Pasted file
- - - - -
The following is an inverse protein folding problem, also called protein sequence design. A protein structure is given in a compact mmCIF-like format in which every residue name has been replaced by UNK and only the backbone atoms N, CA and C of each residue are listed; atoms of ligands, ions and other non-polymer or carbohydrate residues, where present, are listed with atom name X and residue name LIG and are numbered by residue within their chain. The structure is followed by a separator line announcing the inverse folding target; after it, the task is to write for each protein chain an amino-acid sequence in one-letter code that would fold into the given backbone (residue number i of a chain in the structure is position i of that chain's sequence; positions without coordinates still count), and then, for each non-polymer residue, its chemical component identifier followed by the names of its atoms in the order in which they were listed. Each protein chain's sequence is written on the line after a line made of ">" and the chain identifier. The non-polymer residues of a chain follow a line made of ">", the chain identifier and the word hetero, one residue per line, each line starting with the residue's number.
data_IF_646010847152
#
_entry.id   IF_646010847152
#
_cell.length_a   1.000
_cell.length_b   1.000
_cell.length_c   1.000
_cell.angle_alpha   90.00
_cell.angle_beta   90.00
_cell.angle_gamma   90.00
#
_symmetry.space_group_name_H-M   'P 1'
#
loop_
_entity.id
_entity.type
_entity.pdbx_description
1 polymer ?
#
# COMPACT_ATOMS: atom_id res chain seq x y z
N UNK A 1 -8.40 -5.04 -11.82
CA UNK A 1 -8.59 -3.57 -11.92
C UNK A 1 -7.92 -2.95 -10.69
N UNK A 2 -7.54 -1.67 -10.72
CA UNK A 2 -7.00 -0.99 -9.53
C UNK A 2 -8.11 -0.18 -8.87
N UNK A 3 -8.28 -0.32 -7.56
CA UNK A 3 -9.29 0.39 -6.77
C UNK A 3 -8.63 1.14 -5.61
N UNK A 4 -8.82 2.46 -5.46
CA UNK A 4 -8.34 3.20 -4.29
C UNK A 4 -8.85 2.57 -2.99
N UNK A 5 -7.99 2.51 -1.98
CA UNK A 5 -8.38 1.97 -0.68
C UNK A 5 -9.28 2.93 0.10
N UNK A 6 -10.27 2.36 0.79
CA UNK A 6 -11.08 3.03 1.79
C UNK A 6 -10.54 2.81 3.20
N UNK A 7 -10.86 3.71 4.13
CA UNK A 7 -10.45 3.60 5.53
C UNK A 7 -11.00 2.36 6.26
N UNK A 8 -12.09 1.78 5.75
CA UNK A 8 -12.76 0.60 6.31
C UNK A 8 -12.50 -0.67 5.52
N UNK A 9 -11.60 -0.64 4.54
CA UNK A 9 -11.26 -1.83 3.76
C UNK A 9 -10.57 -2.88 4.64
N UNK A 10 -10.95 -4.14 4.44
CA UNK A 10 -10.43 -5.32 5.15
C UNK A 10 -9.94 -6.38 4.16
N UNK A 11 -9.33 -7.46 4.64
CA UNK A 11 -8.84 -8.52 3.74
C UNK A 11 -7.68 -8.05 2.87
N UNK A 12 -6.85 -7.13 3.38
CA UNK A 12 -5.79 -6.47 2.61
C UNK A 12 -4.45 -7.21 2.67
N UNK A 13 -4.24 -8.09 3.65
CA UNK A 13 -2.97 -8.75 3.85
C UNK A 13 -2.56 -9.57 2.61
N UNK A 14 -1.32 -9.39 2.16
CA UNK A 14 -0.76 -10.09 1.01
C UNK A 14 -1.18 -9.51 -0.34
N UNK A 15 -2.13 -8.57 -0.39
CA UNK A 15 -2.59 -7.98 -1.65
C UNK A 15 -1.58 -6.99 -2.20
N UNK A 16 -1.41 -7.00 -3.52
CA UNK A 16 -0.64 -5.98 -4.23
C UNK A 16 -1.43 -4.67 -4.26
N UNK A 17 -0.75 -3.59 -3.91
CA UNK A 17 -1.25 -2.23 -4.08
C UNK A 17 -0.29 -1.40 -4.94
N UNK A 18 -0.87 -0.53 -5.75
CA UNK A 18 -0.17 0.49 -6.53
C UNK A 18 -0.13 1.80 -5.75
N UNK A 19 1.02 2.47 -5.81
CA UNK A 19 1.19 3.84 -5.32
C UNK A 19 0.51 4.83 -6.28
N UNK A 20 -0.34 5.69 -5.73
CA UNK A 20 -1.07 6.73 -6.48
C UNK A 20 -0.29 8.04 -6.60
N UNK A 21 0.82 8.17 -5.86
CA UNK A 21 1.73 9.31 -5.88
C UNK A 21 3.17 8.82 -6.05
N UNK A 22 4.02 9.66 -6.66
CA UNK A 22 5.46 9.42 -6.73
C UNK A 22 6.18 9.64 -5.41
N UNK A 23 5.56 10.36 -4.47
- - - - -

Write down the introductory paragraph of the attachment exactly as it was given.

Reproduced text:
The following is an inverse protein folding problem, also called protein sequence design. A protein structure is given in a compact mmCIF-like format in which every residue name has been replaced by UNK and only the backbone atoms N, CA and C of each residue are listed; atoms of ligands, ions and other non-polymer or carbohydrate residues, where present, are listed with atom name X and residue name LIG and are numbered by residue within their chain. The structure is followed by a separator line announcing the inverse folding target; after it, the task is to write for each protein chain an amino-acid sequence in one-letter code that would fold into the given backbone (residue number i of a chain in the structure is position i of that chain's sequence; positions without coordinates still count), and then, for each non-polymer residue, its chemical component identifier followed by the names of its atoms in the order in which they were listed. Each protein chain's sequence is written on the line after a line made of ">" and the chain identifier. The non-polymer residues of a chain follow a line made of ">", the chain identifier and the word hetero, one residue per line, each line starting with the residue's number.